Monday, February 6, 2012

A Look At What Colleges Will Receive If We Eliminate Class Rank

gpa distribution on 5.0 scale

When we deliver our college applications to colleges we provide each college with a school profile  which details our course leveling system and curriculum. With our new proposal we would include, on the transcript and profile, a weighted GPA distribution for each particular class (as shown above).

We are not proposing to eliminate all data that we provide colleges and universities. The new system we are proposing will still allow colleges and universities (and students) to compare students against his or her peers. Students will still try and achieve the highest GPA.  Colleges will have a clear picture of the class with the weighted GPA distribution. Competition will still be here, it just won’t be based on a single number attached to a student, it will be based on course rigor.  


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3 comments:

  1. Elimination of class rank is a great idea overall, I think of no downside as long as the colleges are getting what they need (and the parents and students as well).
    The graph, though; wouldn't it make more sense if it started with 0.0 on the left? Then as you look at one bar, the GPA you have in mind is at the correct side of the bar. Currently, if the student has a 3.5, that is on the lower end of the bar's range, but on the left or higher side of the graph's range. Just sayin'.

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  2. I want to believe that doing away with Class rank is a good thing but I still do not understand the argument. The argument seems to go like this "Many colleges don't look at class rank but judge the student in other ways" and "Many other high schools don't use class rank anymore", and "colleges look at how Burlington High students have done in the past and use that as part of the process to evaluate potential students". The fact that many colleges do not or no longer look at class rank is not compelling evidence in my view, what about the colleges that do? If colleges rate students by how other Burlington students have done in the past at their school than surely providing them with how the student does relative to other Burlington high school students (i.e., rank) would also be useful. As for the distribution of grades shown above, presenting the college with that information is like saying, my daughter falls between the ages of 10 and 15, rather than saying she is 13 years old. Yes, #11 may be sad that they were not #10, but surely the person falling into top 80th percentile rather than top 90th would feel the same way. One could make an argument to do away with class rank on the basis of the emotional health of our students (although I am not entirely convinced that a student who feels under pressure would be any less pressured by only knowing their decile rather than number). However I have not yet seen on this blog any scientific research on this, other than a citing of an article from the popular media (WSJ), which in turn was citing a journal article that had a sample size of 70. Let's see the research. Surely we would tell our students that their research should cite original sources from peer-reviewed journals.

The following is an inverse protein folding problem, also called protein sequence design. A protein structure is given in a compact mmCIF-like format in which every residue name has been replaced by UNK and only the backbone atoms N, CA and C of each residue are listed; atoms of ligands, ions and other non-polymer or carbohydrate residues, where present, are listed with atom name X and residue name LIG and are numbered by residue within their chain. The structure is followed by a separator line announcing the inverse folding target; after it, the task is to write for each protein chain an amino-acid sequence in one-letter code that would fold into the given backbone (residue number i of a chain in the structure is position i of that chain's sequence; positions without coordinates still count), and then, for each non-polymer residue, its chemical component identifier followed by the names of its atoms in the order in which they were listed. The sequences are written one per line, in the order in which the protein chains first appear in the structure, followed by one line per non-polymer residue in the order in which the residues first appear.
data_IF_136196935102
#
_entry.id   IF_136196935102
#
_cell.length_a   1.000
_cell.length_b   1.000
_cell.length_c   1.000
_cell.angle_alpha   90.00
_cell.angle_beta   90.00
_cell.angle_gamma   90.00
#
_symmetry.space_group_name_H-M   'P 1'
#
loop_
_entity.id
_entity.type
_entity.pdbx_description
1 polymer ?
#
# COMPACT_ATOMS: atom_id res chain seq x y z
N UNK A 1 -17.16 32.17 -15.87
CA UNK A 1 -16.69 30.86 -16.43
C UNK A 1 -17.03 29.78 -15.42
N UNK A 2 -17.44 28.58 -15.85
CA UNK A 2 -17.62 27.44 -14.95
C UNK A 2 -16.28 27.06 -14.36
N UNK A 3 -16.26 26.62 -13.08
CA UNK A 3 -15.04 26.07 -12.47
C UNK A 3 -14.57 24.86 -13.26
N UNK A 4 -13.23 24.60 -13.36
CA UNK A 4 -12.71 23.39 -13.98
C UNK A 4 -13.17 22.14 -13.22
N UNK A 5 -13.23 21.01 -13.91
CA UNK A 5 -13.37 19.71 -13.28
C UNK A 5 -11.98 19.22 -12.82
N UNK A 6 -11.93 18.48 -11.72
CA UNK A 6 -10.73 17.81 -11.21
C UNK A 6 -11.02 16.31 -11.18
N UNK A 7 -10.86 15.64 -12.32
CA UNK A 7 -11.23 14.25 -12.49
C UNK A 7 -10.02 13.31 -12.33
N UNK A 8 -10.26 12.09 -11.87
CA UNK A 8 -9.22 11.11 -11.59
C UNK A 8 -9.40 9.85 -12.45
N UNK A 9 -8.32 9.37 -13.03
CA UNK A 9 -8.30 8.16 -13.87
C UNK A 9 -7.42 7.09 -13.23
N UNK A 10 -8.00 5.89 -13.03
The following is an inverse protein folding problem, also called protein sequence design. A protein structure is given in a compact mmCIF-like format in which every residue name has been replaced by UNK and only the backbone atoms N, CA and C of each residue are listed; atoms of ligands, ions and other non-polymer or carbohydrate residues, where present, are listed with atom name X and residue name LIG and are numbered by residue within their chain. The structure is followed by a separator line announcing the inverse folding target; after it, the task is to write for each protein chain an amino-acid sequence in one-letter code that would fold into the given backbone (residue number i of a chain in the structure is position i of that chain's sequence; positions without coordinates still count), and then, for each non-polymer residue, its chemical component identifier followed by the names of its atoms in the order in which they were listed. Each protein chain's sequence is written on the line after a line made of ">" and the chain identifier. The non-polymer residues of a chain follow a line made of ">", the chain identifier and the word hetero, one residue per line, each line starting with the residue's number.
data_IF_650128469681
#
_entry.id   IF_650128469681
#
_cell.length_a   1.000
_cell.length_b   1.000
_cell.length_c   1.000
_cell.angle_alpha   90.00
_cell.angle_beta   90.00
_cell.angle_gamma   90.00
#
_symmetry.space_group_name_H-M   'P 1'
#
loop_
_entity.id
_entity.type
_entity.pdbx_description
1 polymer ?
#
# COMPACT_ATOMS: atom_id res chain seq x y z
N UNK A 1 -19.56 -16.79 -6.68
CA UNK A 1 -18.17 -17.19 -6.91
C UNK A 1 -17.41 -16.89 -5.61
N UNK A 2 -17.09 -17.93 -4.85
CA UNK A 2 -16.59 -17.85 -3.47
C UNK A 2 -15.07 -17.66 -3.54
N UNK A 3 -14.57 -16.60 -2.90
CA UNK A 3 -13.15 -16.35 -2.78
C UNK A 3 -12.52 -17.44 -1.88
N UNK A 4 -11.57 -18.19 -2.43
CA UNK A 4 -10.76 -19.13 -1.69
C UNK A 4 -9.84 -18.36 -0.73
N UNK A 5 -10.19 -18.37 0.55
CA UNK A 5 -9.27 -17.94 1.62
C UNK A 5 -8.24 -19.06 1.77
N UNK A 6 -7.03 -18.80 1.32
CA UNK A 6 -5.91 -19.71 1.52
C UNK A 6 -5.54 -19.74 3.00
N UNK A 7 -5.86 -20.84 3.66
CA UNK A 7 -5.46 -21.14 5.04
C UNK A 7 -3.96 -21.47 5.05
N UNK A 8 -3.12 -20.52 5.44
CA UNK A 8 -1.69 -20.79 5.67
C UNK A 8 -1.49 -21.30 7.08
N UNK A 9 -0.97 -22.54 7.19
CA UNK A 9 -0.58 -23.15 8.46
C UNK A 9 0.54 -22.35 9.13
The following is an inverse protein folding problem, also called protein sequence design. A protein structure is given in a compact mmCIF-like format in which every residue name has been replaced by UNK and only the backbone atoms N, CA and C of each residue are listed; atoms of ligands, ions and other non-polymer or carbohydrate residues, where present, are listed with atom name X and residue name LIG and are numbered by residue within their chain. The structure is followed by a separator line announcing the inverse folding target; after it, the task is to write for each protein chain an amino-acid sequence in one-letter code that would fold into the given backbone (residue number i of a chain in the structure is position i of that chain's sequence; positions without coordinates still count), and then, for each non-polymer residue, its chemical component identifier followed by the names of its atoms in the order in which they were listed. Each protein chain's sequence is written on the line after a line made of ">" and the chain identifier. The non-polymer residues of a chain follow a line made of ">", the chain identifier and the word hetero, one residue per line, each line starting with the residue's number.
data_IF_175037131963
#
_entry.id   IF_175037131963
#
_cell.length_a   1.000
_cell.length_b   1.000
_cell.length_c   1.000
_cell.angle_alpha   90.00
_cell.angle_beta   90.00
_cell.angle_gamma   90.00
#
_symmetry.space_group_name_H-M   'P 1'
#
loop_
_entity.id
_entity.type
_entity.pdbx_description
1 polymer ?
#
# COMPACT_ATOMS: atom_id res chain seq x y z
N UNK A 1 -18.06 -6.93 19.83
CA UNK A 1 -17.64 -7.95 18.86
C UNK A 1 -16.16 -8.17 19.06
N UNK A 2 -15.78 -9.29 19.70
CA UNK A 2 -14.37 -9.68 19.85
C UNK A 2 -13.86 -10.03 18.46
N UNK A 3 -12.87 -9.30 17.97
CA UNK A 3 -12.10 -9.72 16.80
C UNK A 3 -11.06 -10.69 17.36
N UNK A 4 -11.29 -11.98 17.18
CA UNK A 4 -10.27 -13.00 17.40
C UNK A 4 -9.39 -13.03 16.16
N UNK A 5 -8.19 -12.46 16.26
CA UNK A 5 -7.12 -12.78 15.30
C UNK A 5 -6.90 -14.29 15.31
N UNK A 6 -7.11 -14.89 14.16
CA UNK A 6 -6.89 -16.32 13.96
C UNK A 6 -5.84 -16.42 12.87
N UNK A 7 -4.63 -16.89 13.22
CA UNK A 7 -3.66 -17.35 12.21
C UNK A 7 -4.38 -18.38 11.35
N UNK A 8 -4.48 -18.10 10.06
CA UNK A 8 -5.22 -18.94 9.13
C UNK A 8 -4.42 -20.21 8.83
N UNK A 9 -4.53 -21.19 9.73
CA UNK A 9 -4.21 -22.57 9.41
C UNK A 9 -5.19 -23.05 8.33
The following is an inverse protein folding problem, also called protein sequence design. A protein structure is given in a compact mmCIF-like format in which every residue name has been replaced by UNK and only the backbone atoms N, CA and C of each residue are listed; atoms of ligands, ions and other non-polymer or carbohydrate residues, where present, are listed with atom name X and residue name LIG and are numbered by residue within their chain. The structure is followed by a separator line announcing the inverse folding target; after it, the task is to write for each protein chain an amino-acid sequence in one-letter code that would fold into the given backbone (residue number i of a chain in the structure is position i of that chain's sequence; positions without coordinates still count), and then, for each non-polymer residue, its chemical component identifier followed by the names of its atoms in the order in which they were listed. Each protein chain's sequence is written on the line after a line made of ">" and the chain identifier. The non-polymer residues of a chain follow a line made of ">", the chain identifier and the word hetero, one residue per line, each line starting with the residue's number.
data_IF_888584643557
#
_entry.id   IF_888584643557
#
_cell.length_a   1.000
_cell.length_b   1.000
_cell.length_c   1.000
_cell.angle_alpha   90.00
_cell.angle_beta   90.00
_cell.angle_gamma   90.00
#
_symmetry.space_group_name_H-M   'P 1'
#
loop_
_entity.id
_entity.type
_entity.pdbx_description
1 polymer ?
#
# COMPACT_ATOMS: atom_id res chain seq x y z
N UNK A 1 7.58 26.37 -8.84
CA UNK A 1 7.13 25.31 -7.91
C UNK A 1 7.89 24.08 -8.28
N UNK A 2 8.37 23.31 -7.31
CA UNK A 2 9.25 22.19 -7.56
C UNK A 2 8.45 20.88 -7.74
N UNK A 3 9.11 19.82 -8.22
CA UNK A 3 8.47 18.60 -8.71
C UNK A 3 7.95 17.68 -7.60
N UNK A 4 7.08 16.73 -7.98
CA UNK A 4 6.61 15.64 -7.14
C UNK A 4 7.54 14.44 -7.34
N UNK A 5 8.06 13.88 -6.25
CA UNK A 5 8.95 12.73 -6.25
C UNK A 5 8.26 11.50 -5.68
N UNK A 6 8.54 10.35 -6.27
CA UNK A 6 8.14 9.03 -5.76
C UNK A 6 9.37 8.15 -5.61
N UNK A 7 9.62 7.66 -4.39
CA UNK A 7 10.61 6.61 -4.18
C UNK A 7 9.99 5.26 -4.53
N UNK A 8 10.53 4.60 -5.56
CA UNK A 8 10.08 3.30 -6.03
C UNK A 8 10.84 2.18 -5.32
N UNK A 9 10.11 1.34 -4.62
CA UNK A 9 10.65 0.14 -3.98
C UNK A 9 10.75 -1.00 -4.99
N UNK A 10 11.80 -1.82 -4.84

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  3. Even without a class rank the colleges would still see how one student measured up to another, based on the data that would be conveyed - ie: the graph. Based on the class in the example, given the individual GPA, the college would be able to tell if the student were in the top 4, the top 32, etc.
    In my older child's graduating class ('09) there were actually students who "dumbed down" their course choices to achieve a higher GPA, thus increasing their chances of being in the top 20 of the class. Unfortunately, what some of them found was that their "dumbed down" 4.0 in CPI was less appealing than a 3.7 AP/Honors. At the end of the day, your child's, and your goal should be for them to challenge themselves appropriately and get the best grade possible.

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